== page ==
Hours worked decline while wage inflation is persistent Average hourly earnings slipped a tick to a 0.2% m/m gain in October (a tick below consensus), which translated into a higher-than-expected 4.1% y/y increase, versus a 4.3% gain in each of the three previous months. Average weekly hours worked declined to 34.3 in October (matching cycle lows), down from 34.4 in August and September and 34.5 in February. Each decline of 0.1 hour worked is the equivalent of subtracting an estimated 350,000 jobs from the economy. This is important, as employers tend to cut hours before they cut staff.
Unemployment & labor impairment rates rise, participation rate declines Household employment (an important leading employment indicator) lost 348,000 jobs in October, down sharply from solid gains averaging 212,000 jobs in each of the past four months, marking its single worst month since April 2020 at the depth of the Covid recession. The number of unemployed people rose by 146,000 in October, compared with a modest increase of only 5,000 workers in September. As a result, the official rate of unemployment (U-3) ticked up to a new 22-month high of 3.9% in October from 3.8% in September and August, which rose from April’s 53-year low of 3.4%. This change triggers the so-called “Sahm Rule,” which states that all recessions experience a 0.5% increase in the unemployment rate within a 12-month window.
The Fed’s own forecast from its September Summary of Economic Projections (SEP) is that the unemployment rate will peak at 3.8% in 2023 and will rise to 4.1% by year-end 2024. The labor impairment rate (U-6) rose to 7.2% in October from 7.0% in September, matching a 21-month high, up from the cycle low (dating back to 1994) of 6.5% in December 2022.
The civilian labor force declined by 201,000 in October, compared with a gain of 90,000 workers in September. As a result, the participation rate declined to 62.7% in October from a post-pandemic high of 62.8% in both August and September. The pre-pandemic cycle high was 63.3% in February 2020.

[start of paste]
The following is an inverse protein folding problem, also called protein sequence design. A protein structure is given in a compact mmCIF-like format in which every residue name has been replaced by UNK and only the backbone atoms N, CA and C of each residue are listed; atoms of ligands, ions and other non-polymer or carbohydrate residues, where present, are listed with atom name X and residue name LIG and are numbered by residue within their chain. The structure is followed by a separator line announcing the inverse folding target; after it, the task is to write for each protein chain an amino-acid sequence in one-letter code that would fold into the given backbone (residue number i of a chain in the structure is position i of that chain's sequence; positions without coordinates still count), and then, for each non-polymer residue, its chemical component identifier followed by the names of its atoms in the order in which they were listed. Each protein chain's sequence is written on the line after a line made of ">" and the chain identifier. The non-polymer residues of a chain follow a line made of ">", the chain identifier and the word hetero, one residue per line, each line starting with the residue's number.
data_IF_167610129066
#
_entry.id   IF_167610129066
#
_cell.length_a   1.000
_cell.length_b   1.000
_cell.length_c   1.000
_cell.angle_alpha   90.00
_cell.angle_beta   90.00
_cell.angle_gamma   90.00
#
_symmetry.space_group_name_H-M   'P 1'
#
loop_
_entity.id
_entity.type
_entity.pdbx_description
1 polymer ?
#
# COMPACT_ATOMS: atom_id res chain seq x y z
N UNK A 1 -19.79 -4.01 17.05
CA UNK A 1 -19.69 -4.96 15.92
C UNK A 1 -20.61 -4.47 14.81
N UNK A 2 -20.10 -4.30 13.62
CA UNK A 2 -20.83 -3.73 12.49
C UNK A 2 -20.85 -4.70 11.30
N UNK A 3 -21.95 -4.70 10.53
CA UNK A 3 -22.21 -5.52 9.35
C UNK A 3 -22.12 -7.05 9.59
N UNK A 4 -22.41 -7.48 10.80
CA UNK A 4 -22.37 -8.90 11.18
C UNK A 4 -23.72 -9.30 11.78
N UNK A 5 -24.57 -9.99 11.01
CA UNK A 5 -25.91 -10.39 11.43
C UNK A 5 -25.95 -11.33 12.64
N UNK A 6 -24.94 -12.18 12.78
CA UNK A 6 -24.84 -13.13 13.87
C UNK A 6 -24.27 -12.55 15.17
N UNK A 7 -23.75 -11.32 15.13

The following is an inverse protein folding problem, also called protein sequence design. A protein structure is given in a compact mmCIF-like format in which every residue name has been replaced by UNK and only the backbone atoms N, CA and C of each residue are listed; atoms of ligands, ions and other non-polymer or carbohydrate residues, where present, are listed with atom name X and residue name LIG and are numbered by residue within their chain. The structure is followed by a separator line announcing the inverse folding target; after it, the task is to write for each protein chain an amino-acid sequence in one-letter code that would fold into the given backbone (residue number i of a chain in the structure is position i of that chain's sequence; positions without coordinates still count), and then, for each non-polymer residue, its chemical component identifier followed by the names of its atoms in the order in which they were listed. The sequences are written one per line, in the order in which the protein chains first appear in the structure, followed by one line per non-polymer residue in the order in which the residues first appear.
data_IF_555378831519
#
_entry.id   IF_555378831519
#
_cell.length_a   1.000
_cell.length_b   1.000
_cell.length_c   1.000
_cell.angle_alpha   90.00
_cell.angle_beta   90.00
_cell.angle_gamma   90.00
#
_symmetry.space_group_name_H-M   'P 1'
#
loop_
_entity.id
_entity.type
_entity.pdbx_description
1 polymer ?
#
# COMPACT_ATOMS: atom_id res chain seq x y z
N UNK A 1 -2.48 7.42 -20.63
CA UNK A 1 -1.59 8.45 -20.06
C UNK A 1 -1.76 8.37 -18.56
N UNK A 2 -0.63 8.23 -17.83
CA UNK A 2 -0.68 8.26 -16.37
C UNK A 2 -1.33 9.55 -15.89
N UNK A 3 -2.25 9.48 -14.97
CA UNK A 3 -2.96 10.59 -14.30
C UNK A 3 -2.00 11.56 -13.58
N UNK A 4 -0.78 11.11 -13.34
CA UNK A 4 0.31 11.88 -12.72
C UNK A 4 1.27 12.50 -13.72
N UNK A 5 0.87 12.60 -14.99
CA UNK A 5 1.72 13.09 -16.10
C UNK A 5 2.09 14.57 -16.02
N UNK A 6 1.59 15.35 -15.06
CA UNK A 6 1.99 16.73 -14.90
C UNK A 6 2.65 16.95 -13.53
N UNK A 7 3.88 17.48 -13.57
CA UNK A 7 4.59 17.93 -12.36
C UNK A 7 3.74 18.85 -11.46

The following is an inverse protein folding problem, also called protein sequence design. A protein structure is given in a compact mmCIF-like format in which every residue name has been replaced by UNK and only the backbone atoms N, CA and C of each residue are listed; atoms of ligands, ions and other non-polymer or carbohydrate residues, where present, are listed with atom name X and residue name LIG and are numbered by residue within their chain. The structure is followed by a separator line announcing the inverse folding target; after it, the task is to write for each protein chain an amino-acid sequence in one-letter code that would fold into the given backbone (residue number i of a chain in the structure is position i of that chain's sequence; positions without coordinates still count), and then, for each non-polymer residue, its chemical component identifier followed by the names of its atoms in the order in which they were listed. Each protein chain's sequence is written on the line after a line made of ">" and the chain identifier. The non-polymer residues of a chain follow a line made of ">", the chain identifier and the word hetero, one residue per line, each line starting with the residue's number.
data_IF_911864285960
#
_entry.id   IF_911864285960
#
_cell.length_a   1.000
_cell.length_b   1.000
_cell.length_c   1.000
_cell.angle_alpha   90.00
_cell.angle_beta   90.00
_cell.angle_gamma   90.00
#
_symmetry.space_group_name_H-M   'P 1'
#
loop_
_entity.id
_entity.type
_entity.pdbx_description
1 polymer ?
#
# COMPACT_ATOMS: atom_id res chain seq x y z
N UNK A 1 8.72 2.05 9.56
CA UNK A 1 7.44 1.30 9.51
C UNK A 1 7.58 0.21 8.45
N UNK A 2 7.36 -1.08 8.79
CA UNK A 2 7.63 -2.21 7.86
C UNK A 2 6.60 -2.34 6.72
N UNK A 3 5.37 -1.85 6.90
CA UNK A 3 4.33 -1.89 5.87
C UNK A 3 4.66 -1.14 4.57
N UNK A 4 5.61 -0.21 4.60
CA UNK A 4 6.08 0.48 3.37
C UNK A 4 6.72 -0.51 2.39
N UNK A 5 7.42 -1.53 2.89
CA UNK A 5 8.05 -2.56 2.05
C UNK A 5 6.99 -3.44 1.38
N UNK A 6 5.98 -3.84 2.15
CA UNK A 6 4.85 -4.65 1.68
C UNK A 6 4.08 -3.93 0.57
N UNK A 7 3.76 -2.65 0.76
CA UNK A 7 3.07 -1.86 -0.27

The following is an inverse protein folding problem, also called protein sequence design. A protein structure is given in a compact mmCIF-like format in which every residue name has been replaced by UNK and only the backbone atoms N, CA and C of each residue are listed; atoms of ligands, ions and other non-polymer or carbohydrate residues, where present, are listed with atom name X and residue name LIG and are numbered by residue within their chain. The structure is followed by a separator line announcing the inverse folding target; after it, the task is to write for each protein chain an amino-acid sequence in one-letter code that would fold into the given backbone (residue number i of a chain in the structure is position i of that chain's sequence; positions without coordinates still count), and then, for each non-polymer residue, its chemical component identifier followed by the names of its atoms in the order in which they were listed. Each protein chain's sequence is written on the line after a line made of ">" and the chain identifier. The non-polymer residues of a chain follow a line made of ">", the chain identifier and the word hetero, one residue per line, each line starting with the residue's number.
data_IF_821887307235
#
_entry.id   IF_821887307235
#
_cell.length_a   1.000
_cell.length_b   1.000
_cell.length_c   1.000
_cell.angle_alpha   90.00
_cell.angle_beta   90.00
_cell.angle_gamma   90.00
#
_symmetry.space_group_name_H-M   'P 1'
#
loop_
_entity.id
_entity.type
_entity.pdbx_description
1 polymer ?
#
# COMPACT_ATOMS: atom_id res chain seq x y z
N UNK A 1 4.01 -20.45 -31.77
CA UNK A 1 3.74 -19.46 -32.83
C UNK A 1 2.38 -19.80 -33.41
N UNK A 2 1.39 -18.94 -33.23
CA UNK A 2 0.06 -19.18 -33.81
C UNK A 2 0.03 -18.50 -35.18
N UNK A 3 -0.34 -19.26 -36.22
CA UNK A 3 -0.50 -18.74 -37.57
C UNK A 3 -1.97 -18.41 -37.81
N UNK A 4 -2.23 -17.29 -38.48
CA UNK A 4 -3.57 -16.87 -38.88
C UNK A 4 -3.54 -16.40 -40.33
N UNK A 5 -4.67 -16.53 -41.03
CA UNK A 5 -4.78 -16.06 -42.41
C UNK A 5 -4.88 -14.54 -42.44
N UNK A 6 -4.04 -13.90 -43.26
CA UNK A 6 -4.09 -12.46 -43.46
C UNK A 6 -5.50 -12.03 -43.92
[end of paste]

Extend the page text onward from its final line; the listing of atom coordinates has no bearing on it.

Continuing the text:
K-shaped recovery widens The unemployment rate for highly-educated workers was unchanged at 2.1% in October, down from 2.2% in August, but that’s still above September 2022’s cycle low of 1.8%. However, the rate for low-educated workers surged to 5.8% in October, up from 5.5% in September, 5.4% in August and 5.2% in July, compared with its 31-year low of 4.4% in November 2022.
Sector details mixed:
- Temporary help (an important leading employment indicator) added 7,000 jobs for the first time in nine months, after losing 9,000 jobs in September, 10,000 in August, 17,000 in July and 36,000 in June.
- Government hiring rose by 51,000 jobs in October (paced by 3,000 federal hires) for the third consecutive month. Last month, state hiring added 10,000 jobs and local hiring totaled 38,000 workers.
- Manufacturing was much weaker than expected, subtracting 35,000 jobs in October (consensus at a loss of 10,000), versus a gain of 14,000 jobs in September and losses of 2,000 in each of August and July. October results may be noisy due to the six-week UAW strike. The ISM manufacturing index has been in contraction territory under 50 in each of the past 12 months at 46.7 in October.
- Construction remains solid, adding 23,000 jobs in October, compared with 13,000 in September and 30,000 in August. Although mortgage rates more than doubled from 3% to a 22-year high of 8% over the past two years, there is still enormous pent-up demand for shelter.
- Retail added only 1,000 jobs in October, versus 13,000 jobs in September and a loss of 6,000 in August. The important spring “Mapril” season was soft, with retail sales rising by a tepid 1.7% y/y versus 8.6% last year, and Back-to-School sales rose by only 2.7% y/y versus 9.8% in 2022. So, Christmas spending could be uninspiring, as well, which is consistent with weak October hiring trends.
- Leisure & hospitality added only 19,000 jobs in October, compared with 74,000 new workers in September and only 8,000 added in August. Weak hiring trends in this category are consistent with the sharp rise in unemployment among low-skilled workers.